Introduction to HVDC.pdf

Basic operation of hvdc transmission systems hvdc

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Basic Operation of HVDC Transmission Systems HVDC Transmission Systems to 22° provides a lower dc current of approximately 0.3 pu, which is generally close to the limit of continuous current flow. Operating an HVDC transmission system with a lowered ac voltage at one bridge (bridge 2 in Figure 2 4 and Figure 2 5 ) works well when power flows toward this bridge. However, this provides unsatisfactory operation when the direction of power flow is reversed; i.e., when the bridge operating at a lowered ac voltage (bridge 2 in our example) acts as a rectifier and the bridge operating at a normal ac voltage (bridge 1 in our example) acts as an inverter. Figure 2 6 shows the voltage-versus-current relations of both bridges and the operating points at the maximum dc current (1.0 pu) for both directions of power flow. Figure 2 6 . When the bridge operating at a lowered ac voltage acts as a rectifier, the firing angle required at the inverter bridge results in a rather low DPF at this bridge. Bridge dc current, I dc (pu) Bridge dc voltage, E dc [1 pu ൌ1.35 ൈ Line voltage ܧ ௅ି௅ ] I dc 1.0 pu Operating point B Rectifier bridge (bridge 2) α ൌ 0° ( െ7% ) Rectifier bridge (bridge 2) α ൌ 0° Inverter bridge (bridge 1) α ൌ 145° (Power flows from bridge 2 to bridge 1) (Power flows from bridge 1 to bridge 2) Operating point A Inverter bridge (bridge 2) α ൌ 165° ሺെ7%ሻ Inverter bridge (bridge 2) α ൌ 165° Rectifier bridge (bridge 1) α ൌ 0° 31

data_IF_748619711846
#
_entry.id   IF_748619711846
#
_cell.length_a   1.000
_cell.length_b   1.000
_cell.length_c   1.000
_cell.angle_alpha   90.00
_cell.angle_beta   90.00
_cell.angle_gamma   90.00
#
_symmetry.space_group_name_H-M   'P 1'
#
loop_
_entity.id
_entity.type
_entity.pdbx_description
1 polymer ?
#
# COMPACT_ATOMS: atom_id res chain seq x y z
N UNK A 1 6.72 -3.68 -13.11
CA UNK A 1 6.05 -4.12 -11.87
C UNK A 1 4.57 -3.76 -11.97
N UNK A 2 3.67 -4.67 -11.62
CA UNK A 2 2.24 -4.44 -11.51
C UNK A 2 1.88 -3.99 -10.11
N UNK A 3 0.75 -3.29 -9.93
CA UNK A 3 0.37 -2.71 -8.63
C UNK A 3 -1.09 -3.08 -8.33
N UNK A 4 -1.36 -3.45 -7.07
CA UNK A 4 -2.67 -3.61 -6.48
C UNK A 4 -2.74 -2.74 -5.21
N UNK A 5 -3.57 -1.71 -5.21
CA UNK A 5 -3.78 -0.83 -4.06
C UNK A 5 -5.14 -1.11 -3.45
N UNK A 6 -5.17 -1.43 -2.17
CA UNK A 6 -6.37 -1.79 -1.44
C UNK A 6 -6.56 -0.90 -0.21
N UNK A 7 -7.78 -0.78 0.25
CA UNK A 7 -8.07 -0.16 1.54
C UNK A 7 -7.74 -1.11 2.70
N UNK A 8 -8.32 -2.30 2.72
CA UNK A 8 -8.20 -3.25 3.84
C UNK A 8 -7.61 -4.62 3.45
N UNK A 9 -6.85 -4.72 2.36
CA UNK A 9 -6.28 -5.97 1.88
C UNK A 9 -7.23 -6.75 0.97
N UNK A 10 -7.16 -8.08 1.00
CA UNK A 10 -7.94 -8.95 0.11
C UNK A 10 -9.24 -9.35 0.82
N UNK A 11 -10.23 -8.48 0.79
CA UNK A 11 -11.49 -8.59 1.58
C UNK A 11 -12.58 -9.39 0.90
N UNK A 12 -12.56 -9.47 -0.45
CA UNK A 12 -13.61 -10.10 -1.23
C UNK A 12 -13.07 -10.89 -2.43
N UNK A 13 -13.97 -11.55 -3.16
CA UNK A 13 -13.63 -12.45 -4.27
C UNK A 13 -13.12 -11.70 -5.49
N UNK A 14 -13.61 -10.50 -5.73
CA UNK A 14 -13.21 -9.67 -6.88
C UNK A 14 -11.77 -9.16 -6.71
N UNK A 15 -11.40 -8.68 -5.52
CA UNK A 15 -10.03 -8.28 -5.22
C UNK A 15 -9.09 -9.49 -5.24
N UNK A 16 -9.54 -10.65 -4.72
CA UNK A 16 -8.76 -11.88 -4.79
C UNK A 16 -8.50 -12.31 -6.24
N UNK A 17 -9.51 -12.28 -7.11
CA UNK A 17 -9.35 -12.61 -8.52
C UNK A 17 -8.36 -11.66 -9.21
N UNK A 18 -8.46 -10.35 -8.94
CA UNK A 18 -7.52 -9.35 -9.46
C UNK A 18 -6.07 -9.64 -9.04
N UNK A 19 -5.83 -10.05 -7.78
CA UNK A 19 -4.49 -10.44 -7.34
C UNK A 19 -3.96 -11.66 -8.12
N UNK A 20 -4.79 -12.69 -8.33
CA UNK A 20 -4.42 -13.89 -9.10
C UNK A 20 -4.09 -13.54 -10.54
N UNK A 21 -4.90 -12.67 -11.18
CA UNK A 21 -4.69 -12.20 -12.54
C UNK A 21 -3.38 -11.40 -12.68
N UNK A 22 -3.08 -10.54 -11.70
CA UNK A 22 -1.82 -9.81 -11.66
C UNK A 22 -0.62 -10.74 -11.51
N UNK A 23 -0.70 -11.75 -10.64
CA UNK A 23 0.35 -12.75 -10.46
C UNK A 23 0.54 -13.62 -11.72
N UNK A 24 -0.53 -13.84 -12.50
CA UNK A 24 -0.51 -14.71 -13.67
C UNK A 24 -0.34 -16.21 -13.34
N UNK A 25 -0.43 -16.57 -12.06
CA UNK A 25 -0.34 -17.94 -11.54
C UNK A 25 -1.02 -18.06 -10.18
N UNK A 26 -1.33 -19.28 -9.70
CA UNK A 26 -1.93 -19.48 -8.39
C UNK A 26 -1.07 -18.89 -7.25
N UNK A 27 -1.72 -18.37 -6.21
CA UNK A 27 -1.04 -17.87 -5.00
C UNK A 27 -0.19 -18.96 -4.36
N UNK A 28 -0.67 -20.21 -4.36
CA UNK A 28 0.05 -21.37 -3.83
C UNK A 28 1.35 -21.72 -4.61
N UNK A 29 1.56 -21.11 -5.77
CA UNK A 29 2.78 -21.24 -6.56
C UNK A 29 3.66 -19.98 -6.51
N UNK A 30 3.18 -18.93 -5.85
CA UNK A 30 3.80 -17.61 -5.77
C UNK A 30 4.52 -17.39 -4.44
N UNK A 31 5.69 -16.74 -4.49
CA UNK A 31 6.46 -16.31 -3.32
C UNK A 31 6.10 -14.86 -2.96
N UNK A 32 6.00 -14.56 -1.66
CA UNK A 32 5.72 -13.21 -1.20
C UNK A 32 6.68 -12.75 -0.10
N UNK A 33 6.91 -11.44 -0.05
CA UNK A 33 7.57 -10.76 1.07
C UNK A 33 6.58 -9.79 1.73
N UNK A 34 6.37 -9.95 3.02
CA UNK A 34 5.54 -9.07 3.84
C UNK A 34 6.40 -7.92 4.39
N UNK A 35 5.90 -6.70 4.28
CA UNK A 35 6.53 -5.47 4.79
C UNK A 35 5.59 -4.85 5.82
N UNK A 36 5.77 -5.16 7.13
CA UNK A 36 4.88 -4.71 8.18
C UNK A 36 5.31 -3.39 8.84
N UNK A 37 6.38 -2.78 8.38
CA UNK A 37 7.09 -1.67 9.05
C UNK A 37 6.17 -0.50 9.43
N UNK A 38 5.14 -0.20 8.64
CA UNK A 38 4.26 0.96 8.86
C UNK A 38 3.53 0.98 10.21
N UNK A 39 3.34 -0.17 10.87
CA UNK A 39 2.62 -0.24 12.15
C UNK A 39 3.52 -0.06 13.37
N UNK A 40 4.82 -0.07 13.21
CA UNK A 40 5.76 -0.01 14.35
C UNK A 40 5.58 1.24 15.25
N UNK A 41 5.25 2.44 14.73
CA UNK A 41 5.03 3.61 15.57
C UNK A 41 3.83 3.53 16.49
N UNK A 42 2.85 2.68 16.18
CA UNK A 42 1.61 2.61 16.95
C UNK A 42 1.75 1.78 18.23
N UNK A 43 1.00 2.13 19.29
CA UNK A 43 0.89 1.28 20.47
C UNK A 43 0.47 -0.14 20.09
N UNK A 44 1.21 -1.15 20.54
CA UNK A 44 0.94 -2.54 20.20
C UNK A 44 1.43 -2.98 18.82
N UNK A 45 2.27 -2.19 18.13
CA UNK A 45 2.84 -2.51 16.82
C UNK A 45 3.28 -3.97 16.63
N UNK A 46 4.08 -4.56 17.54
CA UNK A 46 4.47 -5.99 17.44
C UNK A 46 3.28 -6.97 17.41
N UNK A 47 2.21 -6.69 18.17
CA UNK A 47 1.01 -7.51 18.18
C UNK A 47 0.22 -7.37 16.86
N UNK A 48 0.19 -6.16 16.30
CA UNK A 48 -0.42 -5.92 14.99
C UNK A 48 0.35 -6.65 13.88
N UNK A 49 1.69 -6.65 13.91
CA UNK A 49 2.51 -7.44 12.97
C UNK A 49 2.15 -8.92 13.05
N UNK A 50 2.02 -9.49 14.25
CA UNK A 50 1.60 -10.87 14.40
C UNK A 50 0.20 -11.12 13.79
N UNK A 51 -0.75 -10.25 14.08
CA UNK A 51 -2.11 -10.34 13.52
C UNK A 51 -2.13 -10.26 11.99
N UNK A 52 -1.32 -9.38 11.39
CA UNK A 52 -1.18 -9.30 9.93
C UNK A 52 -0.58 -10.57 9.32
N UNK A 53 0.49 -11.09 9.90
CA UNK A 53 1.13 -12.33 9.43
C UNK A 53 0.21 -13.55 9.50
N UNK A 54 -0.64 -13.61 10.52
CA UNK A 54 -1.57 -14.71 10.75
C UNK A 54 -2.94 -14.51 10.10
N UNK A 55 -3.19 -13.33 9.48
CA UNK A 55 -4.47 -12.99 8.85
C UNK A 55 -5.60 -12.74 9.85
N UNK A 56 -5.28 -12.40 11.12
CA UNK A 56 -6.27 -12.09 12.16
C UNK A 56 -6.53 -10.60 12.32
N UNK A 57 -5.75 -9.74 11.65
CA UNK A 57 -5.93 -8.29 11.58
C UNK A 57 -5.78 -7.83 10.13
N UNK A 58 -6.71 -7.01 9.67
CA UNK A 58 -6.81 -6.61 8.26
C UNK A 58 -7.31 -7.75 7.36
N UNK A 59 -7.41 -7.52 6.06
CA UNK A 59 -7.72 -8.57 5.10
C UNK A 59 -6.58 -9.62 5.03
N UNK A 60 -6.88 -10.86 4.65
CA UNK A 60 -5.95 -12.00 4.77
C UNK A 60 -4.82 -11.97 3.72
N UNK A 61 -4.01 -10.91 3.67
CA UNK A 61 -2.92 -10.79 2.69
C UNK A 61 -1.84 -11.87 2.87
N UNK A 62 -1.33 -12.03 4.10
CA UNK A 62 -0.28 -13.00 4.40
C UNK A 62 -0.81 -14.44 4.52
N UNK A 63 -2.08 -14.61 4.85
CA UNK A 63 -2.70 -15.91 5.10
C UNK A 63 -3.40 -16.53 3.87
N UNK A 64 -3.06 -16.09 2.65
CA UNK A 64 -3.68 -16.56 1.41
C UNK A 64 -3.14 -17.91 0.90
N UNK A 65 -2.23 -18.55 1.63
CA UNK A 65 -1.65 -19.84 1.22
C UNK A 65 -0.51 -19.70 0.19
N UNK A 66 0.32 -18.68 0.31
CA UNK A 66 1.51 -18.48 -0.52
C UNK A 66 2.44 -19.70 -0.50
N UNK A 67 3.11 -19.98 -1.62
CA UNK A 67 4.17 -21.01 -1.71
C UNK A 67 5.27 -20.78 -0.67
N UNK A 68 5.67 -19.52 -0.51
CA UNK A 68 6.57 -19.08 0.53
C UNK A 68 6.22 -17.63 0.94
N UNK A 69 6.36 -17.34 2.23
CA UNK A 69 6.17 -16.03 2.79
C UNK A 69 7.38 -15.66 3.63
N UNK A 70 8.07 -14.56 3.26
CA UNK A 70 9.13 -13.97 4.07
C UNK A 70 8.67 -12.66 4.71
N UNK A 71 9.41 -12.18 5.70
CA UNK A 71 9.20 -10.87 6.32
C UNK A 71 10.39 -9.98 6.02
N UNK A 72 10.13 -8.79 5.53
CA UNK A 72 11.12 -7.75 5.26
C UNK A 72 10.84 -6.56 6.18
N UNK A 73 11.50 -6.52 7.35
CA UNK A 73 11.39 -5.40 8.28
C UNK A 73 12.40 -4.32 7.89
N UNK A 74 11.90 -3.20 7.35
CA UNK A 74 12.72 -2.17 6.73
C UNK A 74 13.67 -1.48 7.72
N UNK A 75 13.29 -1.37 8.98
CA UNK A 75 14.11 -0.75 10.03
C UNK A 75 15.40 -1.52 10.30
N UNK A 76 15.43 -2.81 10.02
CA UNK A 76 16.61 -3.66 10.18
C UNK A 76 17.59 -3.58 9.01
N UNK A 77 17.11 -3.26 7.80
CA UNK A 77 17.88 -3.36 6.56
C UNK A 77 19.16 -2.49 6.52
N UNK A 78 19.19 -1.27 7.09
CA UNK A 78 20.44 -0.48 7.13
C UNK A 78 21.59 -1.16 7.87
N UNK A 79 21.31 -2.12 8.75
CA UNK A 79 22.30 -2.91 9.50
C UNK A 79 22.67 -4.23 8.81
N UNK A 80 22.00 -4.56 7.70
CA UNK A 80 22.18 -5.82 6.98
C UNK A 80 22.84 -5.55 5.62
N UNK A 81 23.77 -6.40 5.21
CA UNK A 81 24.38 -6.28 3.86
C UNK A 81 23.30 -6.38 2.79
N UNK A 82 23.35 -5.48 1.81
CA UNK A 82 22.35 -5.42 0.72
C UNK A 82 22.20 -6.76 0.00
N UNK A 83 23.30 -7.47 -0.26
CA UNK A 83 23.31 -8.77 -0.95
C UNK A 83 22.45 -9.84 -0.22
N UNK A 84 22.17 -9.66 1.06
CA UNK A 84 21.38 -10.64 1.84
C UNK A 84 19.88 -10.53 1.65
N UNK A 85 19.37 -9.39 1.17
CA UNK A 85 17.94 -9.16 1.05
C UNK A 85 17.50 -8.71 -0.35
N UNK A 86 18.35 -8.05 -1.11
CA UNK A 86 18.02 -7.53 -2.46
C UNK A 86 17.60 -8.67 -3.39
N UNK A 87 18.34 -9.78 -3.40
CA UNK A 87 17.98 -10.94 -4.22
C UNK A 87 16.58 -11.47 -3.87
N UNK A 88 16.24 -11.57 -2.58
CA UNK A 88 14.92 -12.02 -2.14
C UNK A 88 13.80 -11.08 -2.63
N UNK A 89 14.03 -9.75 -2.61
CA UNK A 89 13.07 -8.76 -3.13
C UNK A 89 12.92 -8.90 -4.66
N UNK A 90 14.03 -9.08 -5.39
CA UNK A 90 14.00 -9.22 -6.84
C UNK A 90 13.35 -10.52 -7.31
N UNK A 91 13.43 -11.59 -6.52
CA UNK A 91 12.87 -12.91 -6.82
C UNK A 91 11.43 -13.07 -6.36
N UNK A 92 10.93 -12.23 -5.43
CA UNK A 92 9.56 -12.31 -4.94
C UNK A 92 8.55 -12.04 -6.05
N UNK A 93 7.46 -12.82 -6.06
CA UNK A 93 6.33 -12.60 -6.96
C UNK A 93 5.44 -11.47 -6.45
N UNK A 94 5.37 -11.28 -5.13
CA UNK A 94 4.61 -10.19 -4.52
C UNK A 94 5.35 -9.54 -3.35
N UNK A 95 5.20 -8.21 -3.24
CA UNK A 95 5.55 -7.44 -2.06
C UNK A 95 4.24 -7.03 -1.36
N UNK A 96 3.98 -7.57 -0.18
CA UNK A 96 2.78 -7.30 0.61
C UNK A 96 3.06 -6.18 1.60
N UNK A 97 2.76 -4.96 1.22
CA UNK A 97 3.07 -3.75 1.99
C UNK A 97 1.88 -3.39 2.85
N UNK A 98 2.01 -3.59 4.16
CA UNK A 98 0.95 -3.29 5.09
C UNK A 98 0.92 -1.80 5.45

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Basic Operation of HVDC Transmission Systems HVDC Transmission Systems 32 When power flows toward the bridge operating at the lowered ac voltage (bridge 2 in our example) and the system operating point (point A in Figure 2 6 ) is at the maximum dc current (1.0 pu), the firing angles of the rectifier and inverter bridges (bridges 1 and 2 in our example) are 0° and 165°, respectively. Consequently, this provides a DPF virtually equal to 1 at each bridge. However, when power flows toward the bridge operating at the normal (nominal) ac voltage (bridge 1 in our example) and the system operating point (point B in Figure 2 6 ) is at the maximum dc current (1.0 pu), the firing angles of the rectifier and inverter bridges (bridges 2 and 1, respectively) are 0° and only 145°, respectively. Consequently, this provides a DPF virtually equal to 1 at the rectifier bridge, but results in a very low DPF (about 0.82) at the inverter bridge. This problem can be solved by using a multiple-tap transformer with the ability to reduce the ac network power voltage in each converter station, as Figure 2 7 shows. The ac voltage feeding the thyristor bridge in the rectifier station is adjusted to 100% (transformer voltage ratio of 1:1), while the ac voltage feeding the thyristor bridge in the inverter station is reduced to the desired level by selecting the appropriate tap on this station’s transformer. Figure 2 7 . Each converter station in an HVDC transmission system is generally equipped with a multiple-tap transformer with the ability to reduce the ac power network voltage applied to the ac side of the thyristor bridge.
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